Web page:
In Great Britamerussia. Today, I made my third trip to the Waldorf School of Irkutsk, where I observed a 40-minute English class with a young teacher who also happens to be the chairperson of the Great Baikal Trail organization, one of the meetings of which I went to a month or so ago. Their first activity was reciting the tongue-twister, immediately giving away the fact that British English was the language of instruction, “Make my milk merrily more mild.” Except I’m not coming up with a red-underline (that means spelling mistake, Grandma) when I type “milder.” But since the point of the tongue-twister was to squeeze in as many M’s as possible, and not learning superlatives, I let it slide. The rest of the class was interesting and error free–impressive, as the teacher hadn’t ever been to a English-speaking country.

In your head. In class. So although the cultural significance of language creates a lot of the complications–minor ones, at most–that I’ve encountered with speaking English in Russian, the bigger problems tend to crop up in classes trying to express more complicated ideas through Russian grammar, and oftentimes half-Slavic, half-Latin based vocabulary. During my one-on-one lesson with my Econ prof on Monday, I was again reminded, for instance, that being asked to define or give formulas for “ekonomicheskaya effektivnost'” (economic efficacy, go figure) or other terms perhaps in Russian, but abbreviated with Latin letters from the English term, all isn’t as easy as it seems. Which, I suppose, all goes to show the importance of the whole immersion idea. So snaps for Middlebury. Go brand and market that stuff.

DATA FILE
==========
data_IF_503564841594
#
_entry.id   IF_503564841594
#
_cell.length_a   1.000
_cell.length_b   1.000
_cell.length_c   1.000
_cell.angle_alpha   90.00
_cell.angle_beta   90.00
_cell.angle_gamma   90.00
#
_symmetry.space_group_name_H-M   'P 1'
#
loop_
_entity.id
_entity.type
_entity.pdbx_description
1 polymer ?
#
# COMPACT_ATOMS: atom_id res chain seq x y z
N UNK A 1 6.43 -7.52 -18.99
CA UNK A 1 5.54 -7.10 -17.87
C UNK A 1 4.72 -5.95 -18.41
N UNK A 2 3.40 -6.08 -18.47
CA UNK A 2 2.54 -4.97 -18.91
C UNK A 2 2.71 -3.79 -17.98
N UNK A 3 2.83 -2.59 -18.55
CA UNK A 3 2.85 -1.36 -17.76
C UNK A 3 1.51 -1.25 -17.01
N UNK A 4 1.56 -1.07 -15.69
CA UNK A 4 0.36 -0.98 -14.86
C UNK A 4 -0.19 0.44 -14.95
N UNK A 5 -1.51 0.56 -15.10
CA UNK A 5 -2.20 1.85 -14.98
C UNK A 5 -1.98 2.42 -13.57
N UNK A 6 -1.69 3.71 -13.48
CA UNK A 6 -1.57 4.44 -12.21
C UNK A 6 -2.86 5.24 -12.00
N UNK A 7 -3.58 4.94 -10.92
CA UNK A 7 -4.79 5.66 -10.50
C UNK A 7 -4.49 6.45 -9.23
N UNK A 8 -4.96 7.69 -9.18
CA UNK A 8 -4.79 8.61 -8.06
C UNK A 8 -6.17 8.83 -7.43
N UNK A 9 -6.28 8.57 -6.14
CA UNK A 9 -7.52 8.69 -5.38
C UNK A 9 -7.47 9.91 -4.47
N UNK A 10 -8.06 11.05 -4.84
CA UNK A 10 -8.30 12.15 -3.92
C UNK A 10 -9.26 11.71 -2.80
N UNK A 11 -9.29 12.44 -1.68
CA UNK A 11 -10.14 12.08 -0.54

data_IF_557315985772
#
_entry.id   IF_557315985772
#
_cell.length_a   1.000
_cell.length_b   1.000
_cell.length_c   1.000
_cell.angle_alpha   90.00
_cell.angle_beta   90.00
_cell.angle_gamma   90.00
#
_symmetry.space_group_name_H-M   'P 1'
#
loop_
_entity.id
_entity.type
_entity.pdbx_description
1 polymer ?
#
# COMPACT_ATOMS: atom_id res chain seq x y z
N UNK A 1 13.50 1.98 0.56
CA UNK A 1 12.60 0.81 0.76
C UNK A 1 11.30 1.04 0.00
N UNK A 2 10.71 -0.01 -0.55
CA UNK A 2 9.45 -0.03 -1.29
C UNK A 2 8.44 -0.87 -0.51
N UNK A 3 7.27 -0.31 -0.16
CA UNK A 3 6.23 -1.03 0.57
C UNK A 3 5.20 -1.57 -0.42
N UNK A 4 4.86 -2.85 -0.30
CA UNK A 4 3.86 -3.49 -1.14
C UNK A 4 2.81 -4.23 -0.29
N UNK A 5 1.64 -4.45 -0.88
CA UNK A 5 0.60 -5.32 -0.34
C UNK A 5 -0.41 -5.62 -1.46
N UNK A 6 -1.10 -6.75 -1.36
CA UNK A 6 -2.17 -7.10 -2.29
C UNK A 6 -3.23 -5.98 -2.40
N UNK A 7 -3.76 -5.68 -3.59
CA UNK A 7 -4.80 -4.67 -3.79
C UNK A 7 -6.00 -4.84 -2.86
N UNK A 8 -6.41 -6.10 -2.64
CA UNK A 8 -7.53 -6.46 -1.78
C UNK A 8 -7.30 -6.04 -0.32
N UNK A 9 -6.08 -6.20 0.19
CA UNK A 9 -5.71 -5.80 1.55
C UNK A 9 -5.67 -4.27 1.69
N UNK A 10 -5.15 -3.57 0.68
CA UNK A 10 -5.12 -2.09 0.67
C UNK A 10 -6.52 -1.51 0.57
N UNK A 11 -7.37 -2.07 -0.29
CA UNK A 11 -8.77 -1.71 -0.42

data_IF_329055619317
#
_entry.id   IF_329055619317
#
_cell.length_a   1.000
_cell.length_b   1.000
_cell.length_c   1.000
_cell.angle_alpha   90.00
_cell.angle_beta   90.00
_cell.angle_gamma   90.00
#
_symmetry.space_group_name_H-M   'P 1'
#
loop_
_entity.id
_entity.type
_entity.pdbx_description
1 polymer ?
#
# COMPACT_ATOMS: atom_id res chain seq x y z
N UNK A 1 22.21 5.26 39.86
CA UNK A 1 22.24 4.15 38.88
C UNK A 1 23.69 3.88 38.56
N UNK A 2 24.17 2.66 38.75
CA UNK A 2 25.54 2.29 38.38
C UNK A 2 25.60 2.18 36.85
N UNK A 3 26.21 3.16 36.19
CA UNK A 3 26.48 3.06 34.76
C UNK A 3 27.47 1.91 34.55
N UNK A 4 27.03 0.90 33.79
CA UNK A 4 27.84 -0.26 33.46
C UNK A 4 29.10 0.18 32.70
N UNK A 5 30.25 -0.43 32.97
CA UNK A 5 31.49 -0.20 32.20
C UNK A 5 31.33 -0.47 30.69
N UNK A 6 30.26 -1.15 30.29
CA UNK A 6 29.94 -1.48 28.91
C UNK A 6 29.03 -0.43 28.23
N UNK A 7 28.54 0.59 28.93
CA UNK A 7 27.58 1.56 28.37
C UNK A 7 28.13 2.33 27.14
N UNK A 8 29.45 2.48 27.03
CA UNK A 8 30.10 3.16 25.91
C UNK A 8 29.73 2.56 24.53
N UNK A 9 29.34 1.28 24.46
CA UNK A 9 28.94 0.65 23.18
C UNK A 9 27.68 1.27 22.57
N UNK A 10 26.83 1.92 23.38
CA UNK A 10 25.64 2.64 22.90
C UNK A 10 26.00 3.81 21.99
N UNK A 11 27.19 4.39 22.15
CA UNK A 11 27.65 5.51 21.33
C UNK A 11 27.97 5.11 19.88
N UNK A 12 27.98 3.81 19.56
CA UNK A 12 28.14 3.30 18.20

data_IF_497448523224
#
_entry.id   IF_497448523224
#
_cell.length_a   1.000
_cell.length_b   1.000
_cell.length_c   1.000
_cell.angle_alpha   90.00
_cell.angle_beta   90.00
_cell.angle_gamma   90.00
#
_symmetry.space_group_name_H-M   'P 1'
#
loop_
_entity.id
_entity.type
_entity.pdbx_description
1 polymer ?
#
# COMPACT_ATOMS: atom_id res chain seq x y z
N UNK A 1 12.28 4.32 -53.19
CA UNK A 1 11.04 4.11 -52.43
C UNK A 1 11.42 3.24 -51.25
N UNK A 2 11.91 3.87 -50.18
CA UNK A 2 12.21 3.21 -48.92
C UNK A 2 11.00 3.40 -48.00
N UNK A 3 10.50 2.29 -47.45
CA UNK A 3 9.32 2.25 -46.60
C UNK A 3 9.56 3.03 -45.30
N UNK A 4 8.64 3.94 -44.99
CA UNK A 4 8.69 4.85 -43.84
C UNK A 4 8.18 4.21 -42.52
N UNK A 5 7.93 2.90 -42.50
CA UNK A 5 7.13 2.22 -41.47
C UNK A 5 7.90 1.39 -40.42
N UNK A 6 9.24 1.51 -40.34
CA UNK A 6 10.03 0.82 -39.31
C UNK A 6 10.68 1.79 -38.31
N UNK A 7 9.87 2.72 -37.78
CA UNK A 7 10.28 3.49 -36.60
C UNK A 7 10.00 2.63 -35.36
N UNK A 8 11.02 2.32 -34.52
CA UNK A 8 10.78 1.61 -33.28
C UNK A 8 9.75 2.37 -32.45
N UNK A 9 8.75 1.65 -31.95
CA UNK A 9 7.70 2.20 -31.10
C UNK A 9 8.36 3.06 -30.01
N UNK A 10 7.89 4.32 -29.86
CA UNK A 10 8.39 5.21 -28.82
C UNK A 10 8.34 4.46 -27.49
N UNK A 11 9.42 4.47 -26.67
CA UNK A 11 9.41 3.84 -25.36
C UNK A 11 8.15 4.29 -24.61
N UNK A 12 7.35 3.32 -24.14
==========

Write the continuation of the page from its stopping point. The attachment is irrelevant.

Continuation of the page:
Of course, all of this including the exceptions of trying to help out students, friends, and taxi drivers learn your own language.